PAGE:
"Flanagan brings his down-to-earth, ever-engaging style to the deep quandary of the human condition: how to flourish as material beings in this material world. Eschewing spiritualist notions of 'enchantment,' he argues passionately that 'empiricism is the best source of true wisdom about our nature and our situation.' In his inimitable way he takes on evolution, brain science, philosophy of mind, and the Abrahamic religions to develop a Buddhist-inspired vision of "Eudaimonics": the art of human flourishing. The Really Hard Problem will appeal to philosophers, cognitive neuroscientists, religionists, and others open to materialist efforts to bridge the science/religion divide."
Gillian Einstein, Associate Professor, Departments of Psychology, and Public Health Science, University of Toronto

"Ironically, contemporary philosophy almost never asks the philosophicalquestions that matter most deeply to our everyday lives. In fact thosemeaning of life questions have been deliberately avoided. Now, Owen Flanaganbrings his trademark clarity, breadth of scientific knowledge, and wit tobear on questions that have seemed too big for analytic philosophy—whatis the relation between religion and science, and what can we do to leadfulfilling and meaningful lives in a material world defined by scientificinquiry? He includes an exceptionally well-informed and thoughtful accountof the Buddhist tradition, and empirical findings from 'positivepsychology', as well as philosophical arguments. This book is a distinctiveand compelling combination of skeptical rationality and gentle affirmationof the enchantment of the everyday."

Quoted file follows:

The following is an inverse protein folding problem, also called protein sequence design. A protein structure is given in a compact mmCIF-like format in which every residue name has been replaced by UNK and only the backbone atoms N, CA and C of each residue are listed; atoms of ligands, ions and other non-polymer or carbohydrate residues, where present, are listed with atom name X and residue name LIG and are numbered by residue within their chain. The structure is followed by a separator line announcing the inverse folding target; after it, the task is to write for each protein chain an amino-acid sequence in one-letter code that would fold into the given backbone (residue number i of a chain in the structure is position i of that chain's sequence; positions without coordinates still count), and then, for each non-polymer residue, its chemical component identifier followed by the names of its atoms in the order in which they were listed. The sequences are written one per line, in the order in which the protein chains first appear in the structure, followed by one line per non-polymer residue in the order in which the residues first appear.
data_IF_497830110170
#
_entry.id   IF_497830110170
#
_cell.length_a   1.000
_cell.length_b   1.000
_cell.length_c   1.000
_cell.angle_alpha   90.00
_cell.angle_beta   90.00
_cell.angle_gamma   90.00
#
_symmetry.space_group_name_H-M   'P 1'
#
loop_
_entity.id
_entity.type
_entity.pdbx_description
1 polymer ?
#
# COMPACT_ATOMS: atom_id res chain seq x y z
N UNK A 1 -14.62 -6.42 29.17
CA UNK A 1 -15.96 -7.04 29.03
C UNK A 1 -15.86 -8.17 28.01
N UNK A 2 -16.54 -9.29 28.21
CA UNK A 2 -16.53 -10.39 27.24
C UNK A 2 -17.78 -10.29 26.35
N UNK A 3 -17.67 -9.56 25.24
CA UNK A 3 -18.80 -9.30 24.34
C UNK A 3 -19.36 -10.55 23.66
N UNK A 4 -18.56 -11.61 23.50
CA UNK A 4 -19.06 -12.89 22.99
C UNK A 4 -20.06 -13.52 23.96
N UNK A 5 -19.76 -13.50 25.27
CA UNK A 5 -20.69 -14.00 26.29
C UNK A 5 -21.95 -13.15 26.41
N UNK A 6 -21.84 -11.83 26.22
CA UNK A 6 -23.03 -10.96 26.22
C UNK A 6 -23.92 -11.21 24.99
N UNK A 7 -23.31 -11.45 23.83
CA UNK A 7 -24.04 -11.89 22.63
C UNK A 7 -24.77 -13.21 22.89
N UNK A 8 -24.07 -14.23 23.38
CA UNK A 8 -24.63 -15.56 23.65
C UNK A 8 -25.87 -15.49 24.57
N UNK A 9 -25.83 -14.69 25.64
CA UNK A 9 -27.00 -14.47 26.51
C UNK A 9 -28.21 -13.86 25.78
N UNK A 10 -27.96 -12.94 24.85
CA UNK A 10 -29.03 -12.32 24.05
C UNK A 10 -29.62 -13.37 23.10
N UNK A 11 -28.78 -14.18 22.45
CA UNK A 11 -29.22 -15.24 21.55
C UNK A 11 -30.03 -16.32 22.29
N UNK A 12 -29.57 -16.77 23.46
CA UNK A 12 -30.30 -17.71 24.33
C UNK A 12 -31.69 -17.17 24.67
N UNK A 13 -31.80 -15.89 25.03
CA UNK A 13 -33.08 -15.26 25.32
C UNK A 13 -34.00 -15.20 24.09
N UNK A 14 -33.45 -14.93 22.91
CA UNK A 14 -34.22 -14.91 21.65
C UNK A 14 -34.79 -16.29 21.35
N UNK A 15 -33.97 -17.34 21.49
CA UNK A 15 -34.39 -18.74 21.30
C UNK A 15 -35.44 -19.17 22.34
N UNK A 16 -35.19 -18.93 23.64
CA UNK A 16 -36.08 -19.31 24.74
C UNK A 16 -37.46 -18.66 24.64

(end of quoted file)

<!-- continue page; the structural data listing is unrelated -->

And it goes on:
Alison Gopnik, Professor of Psychology, University of California, Berkeley

"Owen Flanagan explores the questions that matter most to us—life's magic, mystery, and meaningin the most engaging, even entertaining, style. By expanding philosophy from a Eurocentric bias to include views from the East, Flanagan finds fresh answers to perennial questions. The Really Hard Problem is a delight."
Daniel Goleman, Psychologist, and author of Social Intelligence

"Science tells us that we're imperfect products of biological trial anderror, reconstituted remnants of exploded stars, and likely to be gone inthe time it takes the Universe to make a cup of coffee. Some people findthis unsettling, but Flanagan thinks we can handle it. With an open mind,good humor, encyclopedic knowledge, and philosophical tenacity, Flanagantackles the Big Question: Can we find Meaning and Truth at the same time?Great reading for Homo sapiens."
Joshua Greene, Department of Psychology, Harvard University